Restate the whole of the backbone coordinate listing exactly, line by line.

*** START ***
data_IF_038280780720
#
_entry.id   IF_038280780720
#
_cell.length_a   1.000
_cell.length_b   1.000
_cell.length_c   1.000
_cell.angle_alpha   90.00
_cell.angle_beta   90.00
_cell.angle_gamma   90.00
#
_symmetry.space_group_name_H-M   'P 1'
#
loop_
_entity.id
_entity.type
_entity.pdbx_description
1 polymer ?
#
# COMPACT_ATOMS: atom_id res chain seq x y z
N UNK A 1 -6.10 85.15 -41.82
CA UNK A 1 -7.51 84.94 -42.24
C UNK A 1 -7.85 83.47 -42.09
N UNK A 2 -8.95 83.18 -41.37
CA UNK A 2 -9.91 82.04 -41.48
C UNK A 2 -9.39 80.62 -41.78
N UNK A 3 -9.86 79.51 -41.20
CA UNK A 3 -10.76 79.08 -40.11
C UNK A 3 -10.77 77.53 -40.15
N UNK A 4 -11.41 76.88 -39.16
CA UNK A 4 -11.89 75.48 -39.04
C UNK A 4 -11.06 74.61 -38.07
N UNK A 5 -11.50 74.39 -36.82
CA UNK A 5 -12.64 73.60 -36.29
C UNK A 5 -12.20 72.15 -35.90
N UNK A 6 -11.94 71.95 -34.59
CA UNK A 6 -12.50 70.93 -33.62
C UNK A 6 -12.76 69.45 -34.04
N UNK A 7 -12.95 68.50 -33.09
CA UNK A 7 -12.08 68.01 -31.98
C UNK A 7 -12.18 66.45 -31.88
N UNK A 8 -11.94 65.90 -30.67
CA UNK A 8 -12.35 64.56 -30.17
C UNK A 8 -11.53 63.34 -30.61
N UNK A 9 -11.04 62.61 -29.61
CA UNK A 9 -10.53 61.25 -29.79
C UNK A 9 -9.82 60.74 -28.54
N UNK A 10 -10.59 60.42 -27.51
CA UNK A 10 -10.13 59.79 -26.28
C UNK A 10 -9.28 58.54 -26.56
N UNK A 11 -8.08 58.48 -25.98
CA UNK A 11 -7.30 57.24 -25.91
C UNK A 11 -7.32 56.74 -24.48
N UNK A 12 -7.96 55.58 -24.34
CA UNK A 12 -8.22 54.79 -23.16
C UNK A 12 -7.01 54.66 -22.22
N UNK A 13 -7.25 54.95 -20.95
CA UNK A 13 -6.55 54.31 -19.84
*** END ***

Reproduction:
data_IF_038280780720
#
_entry.id   IF_038280780720
#
_cell.length_a   1.000
_cell.length_b   1.000
_cell.length_c   1.000
_cell.angle_alpha   90.00
_cell.angle_beta   90.00
_cell.angle_gamma   90.00
#
_symmetry.space_group_name_H-M   'P 1'
#
loop_
_entity.id
_entity.type
_entity.pdbx_description
1 polymer ?
#
# COMPACT_ATOMS: atom_id res chain seq x y z
N UNK A 1 -6.10 85.15 -41.82
CA UNK A 1 -7.51 84.94 -42.24
C UNK A 1 -7.85 83.47 -42.09
N UNK A 2 -8.95 83.18 -41.37
CA UNK A 2 -9.91 82.04 -41.48
C UNK A 2 -9.39 80.62 -41.78
N UNK A 3 -9.86 79.51 -41.20
CA UNK A 3 -10.76 79.08 -40.11
C UNK A 3 -10.77 77.53 -40.15
N UNK A 4 -11.41 76.88 -39.16
CA UNK A 4 -11.89 75.48 -39.04
C UNK A 4 -11.06 74.61 -38.07
N UNK A 5 -11.50 74.39 -36.82
CA UNK A 5 -12.64 73.60 -36.29
C UNK A 5 -12.20 72.15 -35.90
N UNK A 6 -11.94 71.95 -34.59
CA UNK A 6 -12.50 70.93 -33.62
C UNK A 6 -12.76 69.45 -34.04
N UNK A 7 -12.95 68.50 -33.09
CA UNK A 7 -12.08 68.01 -31.98
C UNK A 7 -12.18 66.45 -31.88
N UNK A 8 -11.94 65.90 -30.67
CA UNK A 8 -12.35 64.56 -30.17
C UNK A 8 -11.53 63.34 -30.61
N UNK A 9 -11.04 62.61 -29.61
CA UNK A 9 -10.53 61.25 -29.79
C UNK A 9 -9.82 60.74 -28.54
N UNK A 10 -10.59 60.42 -27.51
CA UNK A 10 -10.13 59.79 -26.28
C UNK A 10 -9.28 58.54 -26.56
N UNK A 11 -8.08 58.48 -25.98
CA UNK A 11 -7.30 57.24 -25.91
C UNK A 11 -7.32 56.74 -24.48
N UNK A 12 -7.96 55.58 -24.34
CA UNK A 12 -8.22 54.79 -23.16
C UNK A 12 -7.01 54.66 -22.22
N UNK A 13 -7.25 54.95 -20.95
CA UNK A 13 -6.55 54.31 -19.84